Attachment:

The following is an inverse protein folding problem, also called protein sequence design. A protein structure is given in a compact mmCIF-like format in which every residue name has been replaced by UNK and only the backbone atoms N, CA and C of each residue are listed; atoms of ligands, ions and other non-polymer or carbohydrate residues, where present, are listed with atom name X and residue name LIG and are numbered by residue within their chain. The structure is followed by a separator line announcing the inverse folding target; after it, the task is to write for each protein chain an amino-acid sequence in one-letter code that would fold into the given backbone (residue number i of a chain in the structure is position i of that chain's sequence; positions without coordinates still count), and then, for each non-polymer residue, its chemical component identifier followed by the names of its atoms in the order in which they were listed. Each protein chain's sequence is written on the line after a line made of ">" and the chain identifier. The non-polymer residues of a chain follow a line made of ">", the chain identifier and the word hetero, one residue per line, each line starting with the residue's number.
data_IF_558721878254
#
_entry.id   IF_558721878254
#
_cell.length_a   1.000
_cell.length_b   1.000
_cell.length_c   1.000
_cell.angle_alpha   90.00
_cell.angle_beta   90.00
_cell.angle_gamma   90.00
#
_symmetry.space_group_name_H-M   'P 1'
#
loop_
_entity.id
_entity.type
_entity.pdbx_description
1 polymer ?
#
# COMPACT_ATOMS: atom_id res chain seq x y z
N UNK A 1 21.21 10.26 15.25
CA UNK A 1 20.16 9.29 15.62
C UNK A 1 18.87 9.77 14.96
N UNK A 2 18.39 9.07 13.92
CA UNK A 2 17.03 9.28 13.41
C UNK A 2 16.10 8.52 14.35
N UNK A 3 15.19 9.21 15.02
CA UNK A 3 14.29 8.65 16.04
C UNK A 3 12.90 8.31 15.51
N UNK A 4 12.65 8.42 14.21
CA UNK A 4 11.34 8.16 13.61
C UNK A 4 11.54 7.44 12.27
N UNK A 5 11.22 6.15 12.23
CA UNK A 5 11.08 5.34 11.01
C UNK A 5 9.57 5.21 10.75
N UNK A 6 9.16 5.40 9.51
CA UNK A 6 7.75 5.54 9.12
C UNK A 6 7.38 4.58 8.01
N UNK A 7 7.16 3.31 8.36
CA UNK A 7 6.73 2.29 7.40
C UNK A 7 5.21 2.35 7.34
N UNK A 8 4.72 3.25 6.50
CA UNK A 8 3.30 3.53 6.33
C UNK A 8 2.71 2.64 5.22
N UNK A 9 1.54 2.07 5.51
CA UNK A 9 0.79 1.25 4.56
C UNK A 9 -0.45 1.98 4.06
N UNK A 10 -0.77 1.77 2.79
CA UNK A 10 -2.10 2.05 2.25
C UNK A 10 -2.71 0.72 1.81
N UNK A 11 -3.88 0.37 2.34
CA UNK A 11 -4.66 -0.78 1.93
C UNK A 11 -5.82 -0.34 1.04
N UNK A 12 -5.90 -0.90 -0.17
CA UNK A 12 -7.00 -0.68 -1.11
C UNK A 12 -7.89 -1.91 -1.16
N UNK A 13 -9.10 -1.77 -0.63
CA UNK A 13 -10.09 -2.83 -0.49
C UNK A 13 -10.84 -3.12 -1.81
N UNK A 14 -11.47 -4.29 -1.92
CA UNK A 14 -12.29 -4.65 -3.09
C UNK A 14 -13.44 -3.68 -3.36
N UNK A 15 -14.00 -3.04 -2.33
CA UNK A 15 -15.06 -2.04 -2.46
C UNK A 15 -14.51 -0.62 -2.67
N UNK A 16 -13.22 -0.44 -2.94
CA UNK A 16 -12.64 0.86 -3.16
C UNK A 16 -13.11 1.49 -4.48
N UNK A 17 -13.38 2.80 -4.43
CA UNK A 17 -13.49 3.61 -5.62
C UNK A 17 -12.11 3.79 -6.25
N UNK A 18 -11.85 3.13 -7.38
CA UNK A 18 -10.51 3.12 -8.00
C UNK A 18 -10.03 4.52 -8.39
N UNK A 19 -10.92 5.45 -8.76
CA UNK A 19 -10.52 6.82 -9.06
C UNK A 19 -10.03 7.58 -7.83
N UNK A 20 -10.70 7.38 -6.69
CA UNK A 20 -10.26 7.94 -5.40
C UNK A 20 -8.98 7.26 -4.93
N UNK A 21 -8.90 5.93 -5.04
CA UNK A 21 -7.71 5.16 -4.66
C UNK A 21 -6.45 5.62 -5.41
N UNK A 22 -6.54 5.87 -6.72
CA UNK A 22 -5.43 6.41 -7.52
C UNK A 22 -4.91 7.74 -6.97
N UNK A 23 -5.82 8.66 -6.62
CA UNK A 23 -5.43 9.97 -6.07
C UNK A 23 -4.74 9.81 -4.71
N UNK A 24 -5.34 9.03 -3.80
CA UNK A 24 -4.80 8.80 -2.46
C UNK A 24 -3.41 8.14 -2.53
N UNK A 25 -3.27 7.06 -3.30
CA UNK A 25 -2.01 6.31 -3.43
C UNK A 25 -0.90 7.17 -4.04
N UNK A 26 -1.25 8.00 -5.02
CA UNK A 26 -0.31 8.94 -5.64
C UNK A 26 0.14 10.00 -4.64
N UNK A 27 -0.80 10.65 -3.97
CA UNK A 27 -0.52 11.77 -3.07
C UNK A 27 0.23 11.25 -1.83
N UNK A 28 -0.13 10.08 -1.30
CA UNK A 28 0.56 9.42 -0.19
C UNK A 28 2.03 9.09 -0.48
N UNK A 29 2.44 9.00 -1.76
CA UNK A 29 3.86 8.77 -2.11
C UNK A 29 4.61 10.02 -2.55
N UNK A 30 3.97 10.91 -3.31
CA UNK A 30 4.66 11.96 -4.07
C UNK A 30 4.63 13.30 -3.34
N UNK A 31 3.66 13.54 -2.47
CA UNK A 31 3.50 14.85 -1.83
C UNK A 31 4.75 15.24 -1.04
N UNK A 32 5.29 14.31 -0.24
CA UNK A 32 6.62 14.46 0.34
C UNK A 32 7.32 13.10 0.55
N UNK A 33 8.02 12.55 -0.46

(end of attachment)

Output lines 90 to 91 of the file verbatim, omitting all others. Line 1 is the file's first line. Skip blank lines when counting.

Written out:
C UNK A 23 -4.74 9.81 -4.71
N UNK A 24 -5.34 9.03 -3.80